The trend in laptops is thinner and lighter. I thought about that yesterday when I had to lug my older laptop to a class I was teaching. I also think about it every time I actually use my laptop computer on my lap. The heat and weight of my current computer do not lend themselves to comfortable computing without a table. When I get around to replacing my current HP 17" laptop I will have a lot of low cost, light weight choices.
Intel recently announced chips for low-cost, thin laptops. This development will be boon for all of those researchers who are carrying their computers to libraries, conferences and other meetings. Intel's marketing chief Sean Maloney was quoted as saying;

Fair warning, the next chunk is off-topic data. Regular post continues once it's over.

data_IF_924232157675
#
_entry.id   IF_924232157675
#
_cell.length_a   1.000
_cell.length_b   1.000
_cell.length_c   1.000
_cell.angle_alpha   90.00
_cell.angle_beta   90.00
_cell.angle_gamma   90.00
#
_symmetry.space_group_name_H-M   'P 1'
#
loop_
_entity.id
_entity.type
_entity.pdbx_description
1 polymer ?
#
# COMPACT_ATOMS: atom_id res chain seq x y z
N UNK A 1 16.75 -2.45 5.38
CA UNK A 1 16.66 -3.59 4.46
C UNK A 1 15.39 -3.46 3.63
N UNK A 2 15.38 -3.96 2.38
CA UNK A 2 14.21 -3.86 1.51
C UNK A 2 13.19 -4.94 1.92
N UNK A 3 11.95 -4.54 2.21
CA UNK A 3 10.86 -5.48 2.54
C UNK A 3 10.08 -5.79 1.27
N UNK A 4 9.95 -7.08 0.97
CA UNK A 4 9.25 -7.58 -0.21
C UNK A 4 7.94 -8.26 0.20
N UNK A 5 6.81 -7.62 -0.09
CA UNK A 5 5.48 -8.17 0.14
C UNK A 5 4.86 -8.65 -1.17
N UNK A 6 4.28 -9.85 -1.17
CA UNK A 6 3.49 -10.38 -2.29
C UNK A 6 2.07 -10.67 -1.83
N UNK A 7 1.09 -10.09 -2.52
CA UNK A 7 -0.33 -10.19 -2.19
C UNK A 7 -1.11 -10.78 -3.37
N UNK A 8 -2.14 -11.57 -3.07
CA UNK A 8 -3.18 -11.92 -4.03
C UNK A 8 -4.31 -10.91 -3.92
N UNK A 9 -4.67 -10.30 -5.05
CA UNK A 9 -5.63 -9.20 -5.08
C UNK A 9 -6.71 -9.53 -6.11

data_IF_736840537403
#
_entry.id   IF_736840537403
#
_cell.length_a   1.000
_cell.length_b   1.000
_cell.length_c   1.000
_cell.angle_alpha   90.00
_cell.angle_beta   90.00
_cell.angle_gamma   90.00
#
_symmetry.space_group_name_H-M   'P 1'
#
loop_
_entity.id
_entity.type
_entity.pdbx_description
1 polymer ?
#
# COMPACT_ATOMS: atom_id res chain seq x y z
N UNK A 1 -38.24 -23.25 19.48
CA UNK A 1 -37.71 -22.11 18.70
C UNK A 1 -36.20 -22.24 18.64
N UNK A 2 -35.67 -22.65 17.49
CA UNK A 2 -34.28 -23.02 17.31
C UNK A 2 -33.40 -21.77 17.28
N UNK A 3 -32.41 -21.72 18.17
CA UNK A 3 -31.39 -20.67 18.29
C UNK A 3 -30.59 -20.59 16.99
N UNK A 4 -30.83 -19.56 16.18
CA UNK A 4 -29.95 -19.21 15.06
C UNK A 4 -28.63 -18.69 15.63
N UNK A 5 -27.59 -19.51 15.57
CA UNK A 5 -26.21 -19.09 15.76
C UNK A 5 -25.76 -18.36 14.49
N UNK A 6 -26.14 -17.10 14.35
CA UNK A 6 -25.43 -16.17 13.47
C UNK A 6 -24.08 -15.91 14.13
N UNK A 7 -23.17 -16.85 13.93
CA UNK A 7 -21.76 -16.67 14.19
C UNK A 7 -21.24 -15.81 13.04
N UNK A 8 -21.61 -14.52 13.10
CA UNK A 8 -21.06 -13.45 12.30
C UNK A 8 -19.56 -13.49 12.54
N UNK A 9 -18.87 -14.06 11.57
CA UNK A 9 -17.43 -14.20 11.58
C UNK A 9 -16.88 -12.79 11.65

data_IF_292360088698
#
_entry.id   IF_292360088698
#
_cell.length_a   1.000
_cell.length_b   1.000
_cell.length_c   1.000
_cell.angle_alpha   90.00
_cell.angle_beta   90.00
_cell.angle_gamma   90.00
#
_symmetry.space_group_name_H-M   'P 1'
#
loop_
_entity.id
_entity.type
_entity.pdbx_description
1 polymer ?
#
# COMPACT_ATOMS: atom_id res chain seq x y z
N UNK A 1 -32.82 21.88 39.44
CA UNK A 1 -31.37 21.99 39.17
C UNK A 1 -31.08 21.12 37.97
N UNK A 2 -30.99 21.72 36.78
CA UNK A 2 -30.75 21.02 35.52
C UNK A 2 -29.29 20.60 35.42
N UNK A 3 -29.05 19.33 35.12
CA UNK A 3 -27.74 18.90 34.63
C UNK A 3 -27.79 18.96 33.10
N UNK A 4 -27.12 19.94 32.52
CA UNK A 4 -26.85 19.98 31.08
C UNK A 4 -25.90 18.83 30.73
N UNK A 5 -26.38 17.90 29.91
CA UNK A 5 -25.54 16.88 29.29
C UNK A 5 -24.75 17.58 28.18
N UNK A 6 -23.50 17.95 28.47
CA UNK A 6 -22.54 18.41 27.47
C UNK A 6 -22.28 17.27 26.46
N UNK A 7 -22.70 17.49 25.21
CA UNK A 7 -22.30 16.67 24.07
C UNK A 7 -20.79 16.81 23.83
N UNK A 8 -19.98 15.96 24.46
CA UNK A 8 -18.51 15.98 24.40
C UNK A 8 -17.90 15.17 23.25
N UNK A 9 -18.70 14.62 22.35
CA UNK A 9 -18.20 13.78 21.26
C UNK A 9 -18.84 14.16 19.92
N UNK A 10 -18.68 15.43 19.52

"It's clear that people like devices to be thin and light," said Maloney, who was speaking from the Computex conference...We've really taken that to heart and come out with a complete top-to-bottom range of microprocessors that enable radically longer battery life and much smaller designs," referring to Intel's new lineup of consumer ultra-low-voltage (CULV) processors. "There are a lot of computers being announced here (Computex) that look like conventional notebooks in terms of how wide the screens are, but they're super-thin, the performance is very good, and they get up to nine hours battery life without a big, fat battery at the back."Prices for these new laptops will start at $399 and range up to $2,000.
It looks like the day when you can conveniently carry your laptop is fast approaching. The main challenge is for those of us who already have a laptop than even though it is heavy, works just fine, thank you. On the budget for genealogy research thin and light will have to overcome spending additional scarce funds.